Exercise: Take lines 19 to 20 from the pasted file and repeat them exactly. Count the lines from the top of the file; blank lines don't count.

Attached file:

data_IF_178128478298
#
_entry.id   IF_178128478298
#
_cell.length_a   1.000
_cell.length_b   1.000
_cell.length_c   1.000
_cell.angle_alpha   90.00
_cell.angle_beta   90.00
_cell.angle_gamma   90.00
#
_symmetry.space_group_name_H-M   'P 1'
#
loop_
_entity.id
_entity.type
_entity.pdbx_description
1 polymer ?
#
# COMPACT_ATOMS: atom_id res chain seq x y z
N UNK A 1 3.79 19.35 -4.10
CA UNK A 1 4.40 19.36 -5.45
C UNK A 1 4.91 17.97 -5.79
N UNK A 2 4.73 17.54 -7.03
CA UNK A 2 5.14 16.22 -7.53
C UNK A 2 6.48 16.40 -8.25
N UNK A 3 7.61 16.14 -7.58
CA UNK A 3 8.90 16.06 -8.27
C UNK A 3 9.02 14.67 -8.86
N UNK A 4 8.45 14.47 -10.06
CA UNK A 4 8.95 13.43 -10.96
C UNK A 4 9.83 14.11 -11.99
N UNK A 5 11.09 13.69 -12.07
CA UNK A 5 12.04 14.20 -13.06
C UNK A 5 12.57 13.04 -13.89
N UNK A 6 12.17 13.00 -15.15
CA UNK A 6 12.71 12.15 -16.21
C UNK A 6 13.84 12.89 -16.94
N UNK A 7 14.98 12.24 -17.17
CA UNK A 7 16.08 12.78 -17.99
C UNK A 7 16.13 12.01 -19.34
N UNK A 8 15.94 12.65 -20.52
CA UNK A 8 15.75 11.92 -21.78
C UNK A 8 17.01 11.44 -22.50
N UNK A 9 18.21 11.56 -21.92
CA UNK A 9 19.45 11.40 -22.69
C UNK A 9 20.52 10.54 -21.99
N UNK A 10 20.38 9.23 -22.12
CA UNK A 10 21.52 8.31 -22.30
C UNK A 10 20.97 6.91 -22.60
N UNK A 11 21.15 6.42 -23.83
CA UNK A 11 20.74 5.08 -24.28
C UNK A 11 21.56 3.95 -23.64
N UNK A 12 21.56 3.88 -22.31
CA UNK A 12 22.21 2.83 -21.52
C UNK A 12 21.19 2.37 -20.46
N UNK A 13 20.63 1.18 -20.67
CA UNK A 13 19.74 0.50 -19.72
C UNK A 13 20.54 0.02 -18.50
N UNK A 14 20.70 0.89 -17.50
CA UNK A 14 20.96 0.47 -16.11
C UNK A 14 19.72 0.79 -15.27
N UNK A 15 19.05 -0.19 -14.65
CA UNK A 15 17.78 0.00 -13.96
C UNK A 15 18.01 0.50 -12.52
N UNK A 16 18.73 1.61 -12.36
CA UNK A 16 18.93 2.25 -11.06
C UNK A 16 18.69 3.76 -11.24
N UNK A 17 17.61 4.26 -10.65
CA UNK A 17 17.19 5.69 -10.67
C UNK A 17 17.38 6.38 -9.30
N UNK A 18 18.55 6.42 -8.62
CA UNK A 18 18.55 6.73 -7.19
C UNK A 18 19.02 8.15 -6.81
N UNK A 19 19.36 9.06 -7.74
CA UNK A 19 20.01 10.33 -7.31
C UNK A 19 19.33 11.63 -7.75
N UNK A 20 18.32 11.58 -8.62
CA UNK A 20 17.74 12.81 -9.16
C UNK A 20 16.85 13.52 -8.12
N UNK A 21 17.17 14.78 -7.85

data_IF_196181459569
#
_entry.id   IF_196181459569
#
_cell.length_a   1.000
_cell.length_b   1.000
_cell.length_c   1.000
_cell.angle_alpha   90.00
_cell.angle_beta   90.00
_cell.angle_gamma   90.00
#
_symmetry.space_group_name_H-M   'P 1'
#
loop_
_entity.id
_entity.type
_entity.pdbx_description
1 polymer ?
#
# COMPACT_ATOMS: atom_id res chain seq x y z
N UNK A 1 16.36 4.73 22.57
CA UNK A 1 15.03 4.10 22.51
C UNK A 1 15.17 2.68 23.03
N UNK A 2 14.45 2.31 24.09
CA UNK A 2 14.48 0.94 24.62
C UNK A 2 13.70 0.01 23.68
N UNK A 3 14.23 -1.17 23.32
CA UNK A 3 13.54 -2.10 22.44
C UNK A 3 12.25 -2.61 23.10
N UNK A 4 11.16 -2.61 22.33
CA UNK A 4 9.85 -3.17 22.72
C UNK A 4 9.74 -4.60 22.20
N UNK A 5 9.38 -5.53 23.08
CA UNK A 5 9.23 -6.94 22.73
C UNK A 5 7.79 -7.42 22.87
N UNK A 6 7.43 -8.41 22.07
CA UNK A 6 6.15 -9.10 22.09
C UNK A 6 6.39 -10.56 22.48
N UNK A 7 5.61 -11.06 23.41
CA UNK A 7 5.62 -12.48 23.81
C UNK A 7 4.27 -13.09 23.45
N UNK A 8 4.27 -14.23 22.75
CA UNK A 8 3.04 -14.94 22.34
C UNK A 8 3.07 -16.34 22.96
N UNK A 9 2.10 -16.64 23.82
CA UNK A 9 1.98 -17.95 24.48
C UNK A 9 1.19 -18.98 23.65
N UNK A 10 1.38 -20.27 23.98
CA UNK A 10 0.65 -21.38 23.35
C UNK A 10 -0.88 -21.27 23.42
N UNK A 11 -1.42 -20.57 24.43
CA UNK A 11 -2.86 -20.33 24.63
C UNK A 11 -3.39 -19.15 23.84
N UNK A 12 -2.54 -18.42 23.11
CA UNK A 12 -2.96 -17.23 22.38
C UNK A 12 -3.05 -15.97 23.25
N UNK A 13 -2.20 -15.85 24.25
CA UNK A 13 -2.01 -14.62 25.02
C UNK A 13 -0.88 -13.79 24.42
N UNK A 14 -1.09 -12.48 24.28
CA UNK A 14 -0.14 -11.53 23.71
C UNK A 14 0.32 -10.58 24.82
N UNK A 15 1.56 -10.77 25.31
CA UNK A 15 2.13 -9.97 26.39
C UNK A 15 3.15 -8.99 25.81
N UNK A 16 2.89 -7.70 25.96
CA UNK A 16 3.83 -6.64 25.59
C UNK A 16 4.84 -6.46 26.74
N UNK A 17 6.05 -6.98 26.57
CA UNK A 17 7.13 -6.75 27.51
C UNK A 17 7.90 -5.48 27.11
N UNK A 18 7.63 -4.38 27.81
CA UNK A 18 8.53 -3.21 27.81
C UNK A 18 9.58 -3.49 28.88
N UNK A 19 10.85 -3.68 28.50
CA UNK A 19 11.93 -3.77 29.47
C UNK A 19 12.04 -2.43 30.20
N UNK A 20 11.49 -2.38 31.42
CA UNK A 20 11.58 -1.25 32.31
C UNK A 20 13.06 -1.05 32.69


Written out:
#
# COMPACT_ATOMS: atom_id res chain seq x y z